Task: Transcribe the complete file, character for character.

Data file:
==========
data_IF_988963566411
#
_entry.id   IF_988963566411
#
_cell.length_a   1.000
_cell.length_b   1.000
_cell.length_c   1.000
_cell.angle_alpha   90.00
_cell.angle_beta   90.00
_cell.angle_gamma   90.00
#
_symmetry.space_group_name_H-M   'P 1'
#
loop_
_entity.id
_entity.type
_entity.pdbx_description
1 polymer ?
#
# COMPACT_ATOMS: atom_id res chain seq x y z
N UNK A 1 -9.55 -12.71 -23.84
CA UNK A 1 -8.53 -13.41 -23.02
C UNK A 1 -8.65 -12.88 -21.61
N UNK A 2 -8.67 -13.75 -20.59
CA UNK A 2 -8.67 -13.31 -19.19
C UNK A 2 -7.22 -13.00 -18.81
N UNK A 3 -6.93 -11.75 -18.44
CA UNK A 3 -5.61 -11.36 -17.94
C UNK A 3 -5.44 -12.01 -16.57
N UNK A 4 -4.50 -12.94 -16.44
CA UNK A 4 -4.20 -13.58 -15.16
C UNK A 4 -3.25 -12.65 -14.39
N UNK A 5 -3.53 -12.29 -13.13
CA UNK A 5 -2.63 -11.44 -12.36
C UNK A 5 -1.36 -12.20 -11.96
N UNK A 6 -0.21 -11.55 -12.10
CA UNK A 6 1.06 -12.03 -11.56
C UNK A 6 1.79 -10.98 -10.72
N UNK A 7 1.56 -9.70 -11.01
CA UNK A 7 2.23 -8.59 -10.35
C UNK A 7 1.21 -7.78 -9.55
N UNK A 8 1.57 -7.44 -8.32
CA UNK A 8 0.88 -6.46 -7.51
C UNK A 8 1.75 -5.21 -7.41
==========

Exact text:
data_IF_988963566411
#
_entry.id   IF_988963566411
#
_cell.length_a   1.000
_cell.length_b   1.000
_cell.length_c   1.000
_cell.angle_alpha   90.00
_cell.angle_beta   90.00
_cell.angle_gamma   90.00
#
_symmetry.space_group_name_H-M   'P 1'
#
loop_
_entity.id
_entity.type
_entity.pdbx_description
1 polymer ?
#
# COMPACT_ATOMS: atom_id res chain seq x y z
N UNK A 1 -9.55 -12.71 -23.84
CA UNK A 1 -8.53 -13.41 -23.02
C UNK A 1 -8.65 -12.88 -21.61
N UNK A 2 -8.67 -13.75 -20.59
CA UNK A 2 -8.67 -13.31 -19.19
C UNK A 2 -7.22 -13.00 -18.81
N UNK A 3 -6.93 -11.75 -18.44
CA UNK A 3 -5.61 -11.36 -17.94
C UNK A 3 -5.44 -12.01 -16.57
N UNK A 4 -4.50 -12.94 -16.44
CA UNK A 4 -4.20 -13.58 -15.16
C UNK A 4 -3.25 -12.65 -14.39
N UNK A 5 -3.53 -12.29 -13.13
CA UNK A 5 -2.63 -11.44 -12.36
C UNK A 5 -1.36 -12.20 -11.96
N UNK A 6 -0.21 -11.55 -12.10
CA UNK A 6 1.06 -12.03 -11.56
C UNK A 6 1.79 -10.98 -10.72
N UNK A 7 1.56 -9.70 -11.01
CA UNK A 7 2.23 -8.59 -10.35
C UNK A 7 1.21 -7.78 -9.55
N UNK A 8 1.57 -7.44 -8.32
CA UNK A 8 0.88 -6.46 -7.51
C UNK A 8 1.75 -5.21 -7.41